History and Usage of the Ampersand

One of the most beautiful of symbols in our Latin-based written language is the ampersand. It can be sexy and curvy with sensuous thicks and thins, or a solid and strong single-thickness glyph. The ampersand is one of the few letterforms that allows for more creativity and interpretation in its design than most others, which have more rigid guidelines. For this reason, they are frequently a highlighted element in a logo or word mark.

The ampersand is a representation of the word and. It is actually a ligature that combines an e and a t from the Latin word et, meaning “and”. The word “ampersand” is an alteration of the phrase “et, per se and” (that is: “et by itself [means] and”), which was then became “and, per-se and”, and eventually evolved into ampersand. Once the ampersand glyph was accepted as a single character, it evolved into a more flowing design.

The invention of the ampersand is usually credited to Marcus Tullius Tiro, who was the faithful slave and secretary to the Roman lawyer and politician Cicero. Tiro invented a shorthand writing system in 63 B.C. called Tironian Notes, which included the ampersand.

The evolution of the ampersand. (Google images)

There are two basic forms of the ampersand, with many variations of both: the traditional, classic double counter version (&), and the style that looks more like an E or an et, sometimes with the addition of curves and flourishes. It is common for an upright, Roman typeface version to have the first style, with its companion italics switching to the second, more calligraphic version. Most fonts have just one ampersand, but with the expanded character set of the OpenType font format, some contain two or more versions, occasionally including a small cap ampersand that is designed to match their shorter height.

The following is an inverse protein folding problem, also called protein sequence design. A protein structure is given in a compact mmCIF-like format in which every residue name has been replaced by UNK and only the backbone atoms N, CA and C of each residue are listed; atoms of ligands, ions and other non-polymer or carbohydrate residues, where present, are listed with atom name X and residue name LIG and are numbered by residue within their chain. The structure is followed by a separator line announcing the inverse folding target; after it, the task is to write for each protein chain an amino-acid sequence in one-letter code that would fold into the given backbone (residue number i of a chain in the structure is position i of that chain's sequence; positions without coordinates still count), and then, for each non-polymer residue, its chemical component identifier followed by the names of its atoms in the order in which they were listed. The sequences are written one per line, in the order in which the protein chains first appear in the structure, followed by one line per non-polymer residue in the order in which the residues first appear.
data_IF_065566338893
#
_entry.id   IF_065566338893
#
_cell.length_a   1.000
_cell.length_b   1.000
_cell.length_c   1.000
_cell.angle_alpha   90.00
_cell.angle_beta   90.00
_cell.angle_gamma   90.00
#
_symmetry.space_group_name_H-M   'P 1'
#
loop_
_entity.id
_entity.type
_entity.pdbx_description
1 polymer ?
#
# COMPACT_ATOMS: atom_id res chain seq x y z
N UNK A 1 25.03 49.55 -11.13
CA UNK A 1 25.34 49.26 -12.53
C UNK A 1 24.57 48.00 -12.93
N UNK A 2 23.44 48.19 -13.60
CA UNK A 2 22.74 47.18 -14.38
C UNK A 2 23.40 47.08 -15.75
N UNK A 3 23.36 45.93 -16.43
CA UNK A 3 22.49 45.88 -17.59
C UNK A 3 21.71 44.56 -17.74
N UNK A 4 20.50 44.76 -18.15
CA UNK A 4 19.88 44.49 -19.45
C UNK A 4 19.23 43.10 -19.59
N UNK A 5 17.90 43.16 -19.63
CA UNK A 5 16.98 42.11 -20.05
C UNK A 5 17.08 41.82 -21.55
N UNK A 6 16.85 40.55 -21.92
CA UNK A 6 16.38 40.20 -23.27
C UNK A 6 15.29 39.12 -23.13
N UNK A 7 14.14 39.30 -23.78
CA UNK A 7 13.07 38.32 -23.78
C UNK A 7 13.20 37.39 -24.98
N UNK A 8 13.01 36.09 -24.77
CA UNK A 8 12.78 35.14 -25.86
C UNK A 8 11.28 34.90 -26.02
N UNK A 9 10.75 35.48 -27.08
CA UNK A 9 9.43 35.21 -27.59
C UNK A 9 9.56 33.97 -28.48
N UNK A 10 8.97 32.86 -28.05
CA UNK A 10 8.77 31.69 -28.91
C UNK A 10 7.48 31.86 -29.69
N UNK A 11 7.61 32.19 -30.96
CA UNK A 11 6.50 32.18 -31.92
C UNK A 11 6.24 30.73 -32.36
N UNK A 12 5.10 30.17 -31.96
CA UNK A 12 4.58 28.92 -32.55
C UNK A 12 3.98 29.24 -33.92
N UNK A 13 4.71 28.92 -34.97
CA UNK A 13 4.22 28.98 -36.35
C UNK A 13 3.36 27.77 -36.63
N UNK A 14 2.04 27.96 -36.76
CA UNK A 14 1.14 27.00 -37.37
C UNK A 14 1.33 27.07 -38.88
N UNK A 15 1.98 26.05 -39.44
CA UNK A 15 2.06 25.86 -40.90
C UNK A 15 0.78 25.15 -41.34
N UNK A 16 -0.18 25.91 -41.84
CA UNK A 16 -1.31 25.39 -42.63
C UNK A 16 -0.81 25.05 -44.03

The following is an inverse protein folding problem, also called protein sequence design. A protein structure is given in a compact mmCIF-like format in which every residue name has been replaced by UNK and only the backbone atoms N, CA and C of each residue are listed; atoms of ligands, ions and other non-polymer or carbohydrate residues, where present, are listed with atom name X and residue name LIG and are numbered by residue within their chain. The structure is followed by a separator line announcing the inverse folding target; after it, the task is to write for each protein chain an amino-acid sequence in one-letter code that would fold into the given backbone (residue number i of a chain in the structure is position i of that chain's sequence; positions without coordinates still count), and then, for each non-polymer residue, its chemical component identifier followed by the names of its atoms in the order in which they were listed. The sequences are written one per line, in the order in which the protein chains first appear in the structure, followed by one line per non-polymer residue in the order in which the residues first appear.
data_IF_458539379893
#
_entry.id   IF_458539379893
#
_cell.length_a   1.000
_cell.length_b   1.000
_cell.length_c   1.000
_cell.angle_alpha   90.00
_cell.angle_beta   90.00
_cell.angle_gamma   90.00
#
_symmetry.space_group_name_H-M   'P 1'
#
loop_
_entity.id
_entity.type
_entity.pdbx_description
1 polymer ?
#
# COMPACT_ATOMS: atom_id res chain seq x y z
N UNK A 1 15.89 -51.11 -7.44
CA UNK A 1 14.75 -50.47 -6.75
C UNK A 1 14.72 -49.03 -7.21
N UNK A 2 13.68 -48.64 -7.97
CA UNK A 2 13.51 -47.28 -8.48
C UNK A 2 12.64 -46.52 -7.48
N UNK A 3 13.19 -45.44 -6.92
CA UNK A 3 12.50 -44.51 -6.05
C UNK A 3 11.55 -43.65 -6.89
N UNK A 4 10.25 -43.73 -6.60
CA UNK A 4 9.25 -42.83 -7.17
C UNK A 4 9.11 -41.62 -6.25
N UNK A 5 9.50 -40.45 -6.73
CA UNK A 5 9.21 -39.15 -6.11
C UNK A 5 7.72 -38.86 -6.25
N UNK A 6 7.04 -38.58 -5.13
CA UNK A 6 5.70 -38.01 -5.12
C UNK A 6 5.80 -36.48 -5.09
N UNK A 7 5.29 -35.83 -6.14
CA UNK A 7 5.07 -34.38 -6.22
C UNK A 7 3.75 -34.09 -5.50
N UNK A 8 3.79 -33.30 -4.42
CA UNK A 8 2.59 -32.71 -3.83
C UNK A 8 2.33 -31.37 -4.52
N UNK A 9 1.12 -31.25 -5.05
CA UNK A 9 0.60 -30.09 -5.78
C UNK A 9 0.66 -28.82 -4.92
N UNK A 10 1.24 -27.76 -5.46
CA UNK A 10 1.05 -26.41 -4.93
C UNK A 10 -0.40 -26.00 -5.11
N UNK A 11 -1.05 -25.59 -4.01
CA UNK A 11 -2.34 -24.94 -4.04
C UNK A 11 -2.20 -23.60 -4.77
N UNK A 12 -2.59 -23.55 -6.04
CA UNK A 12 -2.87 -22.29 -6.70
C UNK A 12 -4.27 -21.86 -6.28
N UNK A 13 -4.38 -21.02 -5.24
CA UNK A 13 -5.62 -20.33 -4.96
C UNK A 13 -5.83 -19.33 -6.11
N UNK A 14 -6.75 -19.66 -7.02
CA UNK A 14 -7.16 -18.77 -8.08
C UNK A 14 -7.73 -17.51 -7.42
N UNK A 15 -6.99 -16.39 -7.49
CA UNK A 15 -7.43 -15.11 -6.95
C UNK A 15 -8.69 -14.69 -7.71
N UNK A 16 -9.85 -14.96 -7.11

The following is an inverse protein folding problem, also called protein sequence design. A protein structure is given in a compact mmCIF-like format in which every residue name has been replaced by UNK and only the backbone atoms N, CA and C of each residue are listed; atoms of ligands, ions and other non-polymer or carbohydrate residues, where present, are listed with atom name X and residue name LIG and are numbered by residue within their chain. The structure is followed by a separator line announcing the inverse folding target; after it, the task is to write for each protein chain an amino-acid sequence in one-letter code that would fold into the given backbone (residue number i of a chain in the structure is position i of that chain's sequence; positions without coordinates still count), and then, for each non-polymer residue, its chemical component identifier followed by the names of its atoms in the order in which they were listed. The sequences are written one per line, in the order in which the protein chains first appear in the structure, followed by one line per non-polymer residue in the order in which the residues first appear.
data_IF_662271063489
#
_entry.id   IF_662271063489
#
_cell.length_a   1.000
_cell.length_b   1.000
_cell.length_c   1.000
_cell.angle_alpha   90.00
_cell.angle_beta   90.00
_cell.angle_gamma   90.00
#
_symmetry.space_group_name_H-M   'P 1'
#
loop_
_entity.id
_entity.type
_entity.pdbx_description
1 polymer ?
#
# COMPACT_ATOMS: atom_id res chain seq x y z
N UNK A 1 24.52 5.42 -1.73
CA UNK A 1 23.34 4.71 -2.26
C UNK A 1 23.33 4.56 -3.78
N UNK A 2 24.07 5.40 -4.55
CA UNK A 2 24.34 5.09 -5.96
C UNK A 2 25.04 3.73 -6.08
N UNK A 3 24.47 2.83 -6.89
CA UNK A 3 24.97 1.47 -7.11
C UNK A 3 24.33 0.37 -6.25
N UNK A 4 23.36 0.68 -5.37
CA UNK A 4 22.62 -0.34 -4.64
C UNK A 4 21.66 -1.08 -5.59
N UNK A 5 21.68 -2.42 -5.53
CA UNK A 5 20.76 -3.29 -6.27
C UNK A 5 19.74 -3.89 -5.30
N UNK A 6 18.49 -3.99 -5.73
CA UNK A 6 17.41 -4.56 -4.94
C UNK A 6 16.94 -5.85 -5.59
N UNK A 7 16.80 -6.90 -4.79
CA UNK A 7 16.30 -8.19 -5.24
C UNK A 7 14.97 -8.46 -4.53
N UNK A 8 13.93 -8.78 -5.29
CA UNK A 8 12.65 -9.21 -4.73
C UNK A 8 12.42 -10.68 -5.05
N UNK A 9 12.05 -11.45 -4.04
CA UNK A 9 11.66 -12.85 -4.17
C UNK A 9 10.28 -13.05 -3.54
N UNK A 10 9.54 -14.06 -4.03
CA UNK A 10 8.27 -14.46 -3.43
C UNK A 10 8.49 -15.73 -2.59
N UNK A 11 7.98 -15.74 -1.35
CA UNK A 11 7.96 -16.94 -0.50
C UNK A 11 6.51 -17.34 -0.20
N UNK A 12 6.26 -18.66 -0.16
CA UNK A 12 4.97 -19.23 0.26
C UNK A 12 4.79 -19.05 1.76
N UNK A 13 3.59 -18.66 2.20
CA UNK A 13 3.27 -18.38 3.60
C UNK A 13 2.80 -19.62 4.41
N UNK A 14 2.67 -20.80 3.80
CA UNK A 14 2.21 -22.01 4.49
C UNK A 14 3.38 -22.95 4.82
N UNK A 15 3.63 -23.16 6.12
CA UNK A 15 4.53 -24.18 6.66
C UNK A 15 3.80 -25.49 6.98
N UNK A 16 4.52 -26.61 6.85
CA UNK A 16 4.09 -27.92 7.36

Adobe Garamond Premier Pro has five different ampersand glyphs for both the Roman (upper) and the Italic version (lower).

Ampersand Usage

Although the ampersand is a representation of the word and, it should not be used willy-nilly to replace the spelled out form when setting type, especially in running text. Save it for more prominent instances, such as headlines, subheads, and other display settings, titles, company, business and retail names (John Wiley & Sons, Inc.), branding and logos, as well as connecting two related words in a list (blues, jazz, and rock & roll).

Never substitute the ampersand for the word “and” in running text.

When using an ampersand with small caps, check to see if the font has a small cap version, which will match the height of the small caps instead of the caps.

Don’t change the ampersand glyph in a company name or logo to the written out version.

As mentioned earlier, many company names and logos contain an ampersand. When they appear, they can be designed to be unobtrusive and match the rest of a work mark or logo, or they can be highlighted in some way to stand out for a more customized appearance. Ampersands can also be used oversized, or separated from the text as a decorative or illustrative graphic element. Herb Lubalin, the iconic designer who was known for this technique, often played with ampersands in headlines and logos.

The owner of this ice cream shop must be a typophile!

The new logo for this magazine now includes an ampersand.

Herb Lubalin created this excerpt from U&lc magazine around the ampersand. Illustration by Marvin Matterson.

This logo for a never published magazine is purported to have been one of Lubalin’s favorite designs.

When you want to add a bit of creativity to a design or a setting with an ampersand, be sure to check out the available versions in any font you are considering. Time spent on this important font exploration might well lead to an eye-catching, recognizable, and even iconic design.

Can you find the ampersand in these logos?

Posted on: March 28, 2018

Ilene Strizver

Ilene Strizver, founder of The Type Studio, is a typographic consultant, designer, writer and educator specializing in all aspects of visual communication, from the aesthetic to the technical. Her book, Type Rules! The designer’s guide to professional typography, 4th edition, has received numerous accolades from the type and design community.

5 Comments on History and Usage of the Ampersand

  1. Ah, my favorite character!

  2. Celtic Design Illuminated Letters by Aidan Meehan features chapters on Decorated ampersands and animal ampersands.

  3. Ilene Strizver’s columns are among my very favorites. Always something to pique the interest and always something to learn.

  4. Great article Ilene!

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